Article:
As I sit in front of my computer, I keep praying that I would somehow blink and when I open my eyes, this post would be fully written and God will have somehow written out the words I am to write today. Because honestly, blogging on Good Friday feels enormously overwhelming to me, simply because I have so many thoughts and emotions running through me that I know that I will not be able to do justice to articulate what today means.
Today is Friday. Today is the day my Lord was beaten, spit on, stripped, mocked, restrained, humiliated, laughed at, forsaken and killed. Today is a day that Jesus willingly walked in to, knowing what it would cost Him. (“Father, if you are willing, remove this cup from me. Nevertheless, not my will, but yours be done.” Luke 22:42) Today is the day where eternity was changed, where my sins, my disgusting behaviors, were nailed to the cross and the curtain was torn, making personal, daily relationships with our Savior possible.
Today overwhelms me. Today reminds me of the cost that was paid for the ability to spend eternity with my Lord. So often we fast forward through today, we lump this weekend together as “Easter weekend” and speak merely of the resurrection, but we forget about Friday. We forget about the pain, the death, the sorrow, and the sacrifice that was needed in order to get to Sunday.
If you have never seen this video, I encourage you to watch it. It’s based on S.M. Lockridge’s sermon and I can’t make it through the first “It’s Friday …” without the tears welling up.
“It’s Friday. The world’s winning. People are sinning. And evil’s grinning. It’s Friday. The soldiers nail my Savior’s hands to the cross. They nail my Savior’s feet to the cross. And then they raise him up next to criminals. It’s Friday. But let me tell you something, Sunday’s comin’.”
Here’s the thing, Sunday does come. Just as Jesus went through Friday and Saturday, He got to Sunday – and what a beautiful, victorious day that was. Sometimes in our life, we go through seasons of Fridays and Saturdays. The days of grief and pain, the days of feeling forsaken and the days where it seems everyone has turned on you. We go through the silence of the Saturdays. Where we mourn and we don’t know what’s going on. The pain is so confusing, the comfort we thought was coming doesn’t come and our world seems empty. And perhaps our Saturdays stretch into long periods of time, feeling like they will never end. Why? Why is this happening? We begin the prayer of Jesus and ask for the cup to be removed, the pain to go away, the trial to be lifted. We deserve that! We deserve our miracle. We don’t deserve to go through this pain! Ah, our selfish hearts. We forget to follow up our prayers with the second half of Jesus’ prayer in Luke, “Nevertheless not my will but yours be done.” Here’s the thing though, Sunday does come. Sunday may take a little longer to get here for some of us, but Sunday does come. There is victory to be found. It may not look like what you imagined it to look like, but I guarantee, it will be better than you expected. The stone will be rolled away. The linens will be stripped off and there will be freedom found.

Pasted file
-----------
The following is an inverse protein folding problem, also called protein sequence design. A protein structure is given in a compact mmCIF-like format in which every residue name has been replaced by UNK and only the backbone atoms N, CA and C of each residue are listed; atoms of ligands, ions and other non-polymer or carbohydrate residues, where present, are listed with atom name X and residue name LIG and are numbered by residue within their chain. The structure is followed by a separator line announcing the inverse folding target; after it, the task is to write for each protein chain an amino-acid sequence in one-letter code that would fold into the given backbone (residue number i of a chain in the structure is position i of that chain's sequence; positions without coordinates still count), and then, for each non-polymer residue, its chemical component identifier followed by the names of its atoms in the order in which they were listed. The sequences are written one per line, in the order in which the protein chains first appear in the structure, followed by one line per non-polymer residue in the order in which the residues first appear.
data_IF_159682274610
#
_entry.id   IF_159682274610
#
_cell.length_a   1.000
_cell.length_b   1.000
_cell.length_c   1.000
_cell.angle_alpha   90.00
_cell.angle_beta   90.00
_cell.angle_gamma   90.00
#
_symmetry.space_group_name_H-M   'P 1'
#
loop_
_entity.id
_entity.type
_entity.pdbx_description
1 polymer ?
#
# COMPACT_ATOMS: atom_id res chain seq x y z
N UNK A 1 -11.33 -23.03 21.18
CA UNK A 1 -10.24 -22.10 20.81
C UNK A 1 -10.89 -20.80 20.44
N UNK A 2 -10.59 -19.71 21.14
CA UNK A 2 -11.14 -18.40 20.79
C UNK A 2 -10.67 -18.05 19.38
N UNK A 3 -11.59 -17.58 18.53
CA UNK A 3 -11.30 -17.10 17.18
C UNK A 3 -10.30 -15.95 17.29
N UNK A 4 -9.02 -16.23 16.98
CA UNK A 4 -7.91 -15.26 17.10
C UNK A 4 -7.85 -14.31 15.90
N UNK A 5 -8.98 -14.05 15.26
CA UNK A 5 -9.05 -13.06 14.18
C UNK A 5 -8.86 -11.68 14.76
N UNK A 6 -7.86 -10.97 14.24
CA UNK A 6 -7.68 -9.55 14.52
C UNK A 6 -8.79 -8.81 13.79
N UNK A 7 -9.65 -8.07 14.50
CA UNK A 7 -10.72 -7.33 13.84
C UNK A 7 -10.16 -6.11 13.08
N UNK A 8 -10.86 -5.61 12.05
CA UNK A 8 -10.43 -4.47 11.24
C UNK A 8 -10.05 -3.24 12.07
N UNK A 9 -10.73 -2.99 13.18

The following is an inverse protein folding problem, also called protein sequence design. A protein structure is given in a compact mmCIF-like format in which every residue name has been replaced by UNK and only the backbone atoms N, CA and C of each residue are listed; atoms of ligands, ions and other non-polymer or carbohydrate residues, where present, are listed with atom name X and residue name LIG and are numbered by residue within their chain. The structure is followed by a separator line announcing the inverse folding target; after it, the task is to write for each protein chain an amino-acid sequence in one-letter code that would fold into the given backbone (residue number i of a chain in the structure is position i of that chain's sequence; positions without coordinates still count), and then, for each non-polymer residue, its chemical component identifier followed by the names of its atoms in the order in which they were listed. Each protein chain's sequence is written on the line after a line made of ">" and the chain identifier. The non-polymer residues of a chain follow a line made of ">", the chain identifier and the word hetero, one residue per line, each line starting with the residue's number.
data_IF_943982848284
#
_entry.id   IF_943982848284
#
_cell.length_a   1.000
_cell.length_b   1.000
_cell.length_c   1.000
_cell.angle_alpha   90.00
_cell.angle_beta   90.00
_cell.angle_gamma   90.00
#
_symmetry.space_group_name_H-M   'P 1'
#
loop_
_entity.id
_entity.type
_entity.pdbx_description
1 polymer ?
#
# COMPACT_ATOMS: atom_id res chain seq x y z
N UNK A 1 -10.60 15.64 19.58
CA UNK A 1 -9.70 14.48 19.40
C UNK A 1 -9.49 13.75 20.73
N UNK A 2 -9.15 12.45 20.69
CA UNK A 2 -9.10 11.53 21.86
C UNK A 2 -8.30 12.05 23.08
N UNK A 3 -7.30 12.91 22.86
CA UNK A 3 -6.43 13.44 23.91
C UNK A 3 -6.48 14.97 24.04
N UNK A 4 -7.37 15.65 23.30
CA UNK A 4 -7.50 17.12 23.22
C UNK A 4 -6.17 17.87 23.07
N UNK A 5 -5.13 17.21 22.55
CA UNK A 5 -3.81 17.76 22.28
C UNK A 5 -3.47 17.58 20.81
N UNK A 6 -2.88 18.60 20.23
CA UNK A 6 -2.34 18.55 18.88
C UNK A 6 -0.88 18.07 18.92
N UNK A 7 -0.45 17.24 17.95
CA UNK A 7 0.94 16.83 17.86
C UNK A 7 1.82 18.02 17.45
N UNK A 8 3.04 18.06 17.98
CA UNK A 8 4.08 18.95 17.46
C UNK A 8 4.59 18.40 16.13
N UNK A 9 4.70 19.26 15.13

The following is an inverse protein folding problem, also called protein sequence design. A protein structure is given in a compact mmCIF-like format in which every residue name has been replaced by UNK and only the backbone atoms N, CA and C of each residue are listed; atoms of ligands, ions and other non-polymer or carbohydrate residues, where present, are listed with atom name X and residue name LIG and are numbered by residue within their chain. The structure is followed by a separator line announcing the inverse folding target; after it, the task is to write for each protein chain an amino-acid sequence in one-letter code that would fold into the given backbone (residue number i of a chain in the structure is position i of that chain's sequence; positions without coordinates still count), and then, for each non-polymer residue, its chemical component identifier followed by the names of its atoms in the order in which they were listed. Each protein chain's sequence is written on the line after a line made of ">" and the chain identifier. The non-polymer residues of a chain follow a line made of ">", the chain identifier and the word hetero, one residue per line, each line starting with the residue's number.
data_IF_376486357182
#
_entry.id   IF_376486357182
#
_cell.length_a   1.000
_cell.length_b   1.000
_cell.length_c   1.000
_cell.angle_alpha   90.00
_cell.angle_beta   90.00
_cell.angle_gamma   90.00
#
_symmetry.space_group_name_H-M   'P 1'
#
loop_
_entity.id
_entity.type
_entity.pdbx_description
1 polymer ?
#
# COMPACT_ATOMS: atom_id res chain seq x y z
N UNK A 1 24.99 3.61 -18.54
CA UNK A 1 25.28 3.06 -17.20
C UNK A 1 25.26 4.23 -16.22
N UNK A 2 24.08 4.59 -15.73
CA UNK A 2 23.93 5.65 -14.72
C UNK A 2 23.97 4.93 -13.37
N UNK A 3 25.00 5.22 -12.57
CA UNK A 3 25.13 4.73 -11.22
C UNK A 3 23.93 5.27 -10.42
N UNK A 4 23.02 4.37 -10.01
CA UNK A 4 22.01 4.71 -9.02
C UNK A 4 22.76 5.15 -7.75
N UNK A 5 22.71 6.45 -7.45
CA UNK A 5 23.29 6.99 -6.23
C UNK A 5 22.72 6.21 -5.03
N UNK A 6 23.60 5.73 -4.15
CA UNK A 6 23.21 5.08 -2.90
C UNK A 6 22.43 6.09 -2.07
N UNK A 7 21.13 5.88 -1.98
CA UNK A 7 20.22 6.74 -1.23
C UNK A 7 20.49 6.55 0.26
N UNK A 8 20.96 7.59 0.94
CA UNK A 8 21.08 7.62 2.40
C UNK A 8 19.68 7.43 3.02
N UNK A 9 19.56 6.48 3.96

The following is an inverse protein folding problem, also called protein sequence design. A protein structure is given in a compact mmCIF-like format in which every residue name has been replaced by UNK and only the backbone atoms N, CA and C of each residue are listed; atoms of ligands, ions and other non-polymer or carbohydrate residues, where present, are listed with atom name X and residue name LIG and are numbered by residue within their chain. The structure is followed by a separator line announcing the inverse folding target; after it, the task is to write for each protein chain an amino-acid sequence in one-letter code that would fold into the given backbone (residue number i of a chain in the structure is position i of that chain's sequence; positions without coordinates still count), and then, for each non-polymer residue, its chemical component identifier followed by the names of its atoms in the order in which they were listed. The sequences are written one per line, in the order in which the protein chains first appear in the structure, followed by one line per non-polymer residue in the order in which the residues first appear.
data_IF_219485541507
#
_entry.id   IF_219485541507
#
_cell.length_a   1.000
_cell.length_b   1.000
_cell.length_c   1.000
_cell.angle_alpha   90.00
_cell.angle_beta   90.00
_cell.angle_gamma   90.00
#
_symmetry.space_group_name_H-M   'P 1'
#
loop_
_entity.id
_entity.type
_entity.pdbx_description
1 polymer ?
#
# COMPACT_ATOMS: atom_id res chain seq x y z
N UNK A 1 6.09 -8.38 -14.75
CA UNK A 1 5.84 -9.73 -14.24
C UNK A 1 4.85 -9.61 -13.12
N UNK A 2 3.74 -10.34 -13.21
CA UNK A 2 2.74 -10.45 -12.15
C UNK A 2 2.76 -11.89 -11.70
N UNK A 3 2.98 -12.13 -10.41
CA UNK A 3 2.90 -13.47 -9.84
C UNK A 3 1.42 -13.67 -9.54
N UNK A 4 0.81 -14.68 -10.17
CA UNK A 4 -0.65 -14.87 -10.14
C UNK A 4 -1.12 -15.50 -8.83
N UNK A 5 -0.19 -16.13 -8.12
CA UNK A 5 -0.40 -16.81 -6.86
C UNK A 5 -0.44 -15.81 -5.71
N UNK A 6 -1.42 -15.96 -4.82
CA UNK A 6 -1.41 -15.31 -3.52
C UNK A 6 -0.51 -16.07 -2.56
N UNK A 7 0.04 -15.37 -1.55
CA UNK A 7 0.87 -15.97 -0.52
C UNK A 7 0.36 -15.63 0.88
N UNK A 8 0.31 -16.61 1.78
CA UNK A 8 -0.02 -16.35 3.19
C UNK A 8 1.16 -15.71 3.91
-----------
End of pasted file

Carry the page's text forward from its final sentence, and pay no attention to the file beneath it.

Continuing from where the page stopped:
“And being in agony, He prayed more earnestly…” (Luke 22:45a) How often, when we are in great agony, do we pray more earnestly? I tend to find myself in those times simply complaining more, venting more, talking about it more, but do I pray more earnestly? Do I begin to sweat like great drops of blood falling to the ground? That intense prayer. That’s what praying not my will, but yours be done looks like. That’s trusting in our Father.
Today is a reminder to me that even Jesus, the Son of Man and Lord of Lords had to suffer. (And suffer doesn’t even seem like a nearly strong enough word, it’s been far too dulled down.) My “sufferings” seem so small, petite, tiny, minuscule, compared to what He went through. Today empowers me to remember that because of this weekend – because of His death and resurrection – we have already won. We have all we need.
Craig Groeschel says, “The right perspective changes everything. When all you can think of is what you want to complain about, you can be pretty miserable and ungrateful. But when you shift your focus, your heart changes. Instead of being poisoned by ingratitude, you’re transformed by gratitude and contentment.”
My prayer for all of us this Easter is that we can become more aware of the sacrifice we have been given and then, begin to shift our eyes and our focus from ourselves and our own sufferings, and develop a spirit of gratitude for all we have been given, starting with the gift of salvation for those who choose Him.
Sunday comes. God wins. Death is squelched. Praise the Lord!!!